CD6 can be evoked mostly by creating a sense of urgency like time frames to perform certain activities and even more important to get specific results. You can also think about creating a limited amount of Badges so only a few high-performing players will be able to get them (among other things that generate Scarcity & Impatience).

CD7 is the main force behind our infatuation with experiences that are uncertain and involve chance. This Core Drive is trickier to implement as a Type. We usually introduce a sense of unpredictability by merging the concept of the Achievement with a Sudden Reward (also known as “Easter egg”). At this point, the user doesn’t know the Achievement even exists, but he will get it after performing without previous knowledge) the Desired Action.

Hiding the Achievement’s requirements from the users will create a pleasant surprise when receiving the Badge (or any Achievement Symbol) and will also spread the sense of unpredictability among the community.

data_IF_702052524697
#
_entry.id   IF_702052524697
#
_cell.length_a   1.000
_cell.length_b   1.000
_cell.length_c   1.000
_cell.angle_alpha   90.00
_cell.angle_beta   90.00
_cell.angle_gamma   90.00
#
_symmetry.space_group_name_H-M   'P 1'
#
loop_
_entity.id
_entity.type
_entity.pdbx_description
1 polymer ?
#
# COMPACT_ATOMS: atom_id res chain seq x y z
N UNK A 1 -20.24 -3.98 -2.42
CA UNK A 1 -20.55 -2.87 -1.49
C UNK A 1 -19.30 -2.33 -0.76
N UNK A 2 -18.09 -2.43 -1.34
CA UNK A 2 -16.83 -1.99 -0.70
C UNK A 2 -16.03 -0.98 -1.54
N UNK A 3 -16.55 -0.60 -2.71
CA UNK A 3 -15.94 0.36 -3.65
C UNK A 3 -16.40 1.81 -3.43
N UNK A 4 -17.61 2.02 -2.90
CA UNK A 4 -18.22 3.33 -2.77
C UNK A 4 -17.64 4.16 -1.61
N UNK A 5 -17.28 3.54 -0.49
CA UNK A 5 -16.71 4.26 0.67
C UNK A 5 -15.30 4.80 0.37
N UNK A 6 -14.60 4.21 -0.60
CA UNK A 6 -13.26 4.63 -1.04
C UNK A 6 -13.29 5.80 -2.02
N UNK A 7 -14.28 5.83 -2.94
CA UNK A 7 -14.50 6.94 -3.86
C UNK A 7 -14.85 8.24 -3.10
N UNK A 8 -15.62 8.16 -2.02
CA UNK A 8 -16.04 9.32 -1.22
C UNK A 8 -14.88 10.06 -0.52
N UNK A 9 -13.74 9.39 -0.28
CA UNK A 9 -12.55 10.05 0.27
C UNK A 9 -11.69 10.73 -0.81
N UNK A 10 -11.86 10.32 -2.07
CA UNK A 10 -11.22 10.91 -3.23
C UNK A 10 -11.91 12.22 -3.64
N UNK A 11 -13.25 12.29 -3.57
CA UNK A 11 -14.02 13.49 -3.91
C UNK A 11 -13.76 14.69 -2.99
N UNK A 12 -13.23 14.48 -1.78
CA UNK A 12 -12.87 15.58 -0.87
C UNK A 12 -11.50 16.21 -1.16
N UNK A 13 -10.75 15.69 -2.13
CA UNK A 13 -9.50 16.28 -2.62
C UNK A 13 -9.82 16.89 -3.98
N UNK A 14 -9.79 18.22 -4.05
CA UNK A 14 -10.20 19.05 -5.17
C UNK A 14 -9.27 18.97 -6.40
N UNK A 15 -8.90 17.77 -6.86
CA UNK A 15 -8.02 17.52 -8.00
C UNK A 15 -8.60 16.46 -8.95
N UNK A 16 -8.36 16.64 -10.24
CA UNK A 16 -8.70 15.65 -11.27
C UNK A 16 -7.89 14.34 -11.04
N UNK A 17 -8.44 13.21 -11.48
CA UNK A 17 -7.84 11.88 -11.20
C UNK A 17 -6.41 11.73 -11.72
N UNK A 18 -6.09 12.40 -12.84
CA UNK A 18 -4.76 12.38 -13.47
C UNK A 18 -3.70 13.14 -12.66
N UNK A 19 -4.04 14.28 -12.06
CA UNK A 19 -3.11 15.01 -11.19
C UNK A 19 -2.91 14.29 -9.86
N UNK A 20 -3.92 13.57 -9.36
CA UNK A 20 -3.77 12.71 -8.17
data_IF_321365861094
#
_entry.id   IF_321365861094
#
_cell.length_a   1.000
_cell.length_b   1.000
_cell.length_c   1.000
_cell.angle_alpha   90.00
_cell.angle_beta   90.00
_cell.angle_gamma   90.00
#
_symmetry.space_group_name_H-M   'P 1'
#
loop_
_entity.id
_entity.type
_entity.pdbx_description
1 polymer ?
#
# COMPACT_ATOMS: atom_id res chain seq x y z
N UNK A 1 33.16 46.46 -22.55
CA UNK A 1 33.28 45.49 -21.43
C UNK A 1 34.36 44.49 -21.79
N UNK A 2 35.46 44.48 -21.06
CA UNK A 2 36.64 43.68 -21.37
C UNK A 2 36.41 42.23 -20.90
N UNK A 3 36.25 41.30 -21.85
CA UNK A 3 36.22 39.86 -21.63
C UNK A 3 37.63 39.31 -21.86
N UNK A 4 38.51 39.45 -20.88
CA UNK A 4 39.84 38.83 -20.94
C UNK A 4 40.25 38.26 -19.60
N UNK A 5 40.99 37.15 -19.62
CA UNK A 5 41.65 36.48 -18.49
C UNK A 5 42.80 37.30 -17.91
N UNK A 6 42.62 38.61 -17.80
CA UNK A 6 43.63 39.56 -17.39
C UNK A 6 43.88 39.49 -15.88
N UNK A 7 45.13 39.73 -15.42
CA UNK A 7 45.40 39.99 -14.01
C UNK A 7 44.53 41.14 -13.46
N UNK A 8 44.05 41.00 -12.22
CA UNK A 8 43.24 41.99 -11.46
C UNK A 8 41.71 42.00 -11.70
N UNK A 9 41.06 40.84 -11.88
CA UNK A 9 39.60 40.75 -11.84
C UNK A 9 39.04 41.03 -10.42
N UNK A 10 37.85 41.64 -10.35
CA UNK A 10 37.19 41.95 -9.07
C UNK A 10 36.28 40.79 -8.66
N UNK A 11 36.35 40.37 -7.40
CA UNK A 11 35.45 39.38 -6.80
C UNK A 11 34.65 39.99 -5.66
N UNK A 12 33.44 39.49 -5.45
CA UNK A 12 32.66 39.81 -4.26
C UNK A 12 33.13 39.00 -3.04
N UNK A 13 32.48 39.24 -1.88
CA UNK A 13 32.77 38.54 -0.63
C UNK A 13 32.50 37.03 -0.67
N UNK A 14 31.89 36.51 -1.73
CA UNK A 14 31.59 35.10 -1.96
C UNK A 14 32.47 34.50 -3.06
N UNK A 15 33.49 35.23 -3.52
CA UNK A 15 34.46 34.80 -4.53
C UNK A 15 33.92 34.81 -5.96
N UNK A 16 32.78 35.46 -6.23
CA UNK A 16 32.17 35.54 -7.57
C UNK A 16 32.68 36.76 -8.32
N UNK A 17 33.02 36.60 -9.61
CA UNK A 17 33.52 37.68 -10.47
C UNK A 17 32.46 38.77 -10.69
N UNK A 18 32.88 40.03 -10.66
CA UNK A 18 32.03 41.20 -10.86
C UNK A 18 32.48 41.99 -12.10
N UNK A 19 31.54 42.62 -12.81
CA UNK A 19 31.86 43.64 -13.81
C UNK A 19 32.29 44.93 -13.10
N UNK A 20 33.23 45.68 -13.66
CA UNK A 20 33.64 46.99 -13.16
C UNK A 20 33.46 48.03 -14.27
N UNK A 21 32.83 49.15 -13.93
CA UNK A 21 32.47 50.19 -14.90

This method is even more useful for Achievements that could be easily “cheatable.”

CD8 motivates through the fear of losing something or having undesirable events transpire. Some ways of implementing CD8 as a Type is to ask for a reasonable amount of commitment like log-in streaks, or to prevent users from doing Undesired Actions.

Once you have the Core Drives concept clear, you can add new columns to your file.


You made it to the end of the first part. I just gave you the two first right tools to craft meaningful Achievements from scratch using the Octalysis framework.

Here is an example on how to use all the tools I just gave you in this post:

First step: Desired Actions

We will now craft an Achievement, step-by-step.

Let us use Facebook as an example. One of Facebook’s main Desired Actions could be uploading content to their platform.

Now that we know the Desired Action let’s go ahead and type it down.

Second step: Types (Core Drives)

We just decided that the main Core Drive for this Achievement is CD2, as it empowers the user with a sense of development and accomplishment. The Type we chose to evoke this Core Drive is “High Quality”.



This looks a bit empty, doesn’t it? Well, to look at the whole thing you will have to wait a little bit for the second part to come out (it won’t take long!)

I’ll see you soon… 🙂

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The Octalysis Group loves helping companies think about how to engage their audiences better. Your users matter and they will make your business thrive if you motivate them correctly.

We can help you design unforgettable experiences for your audience.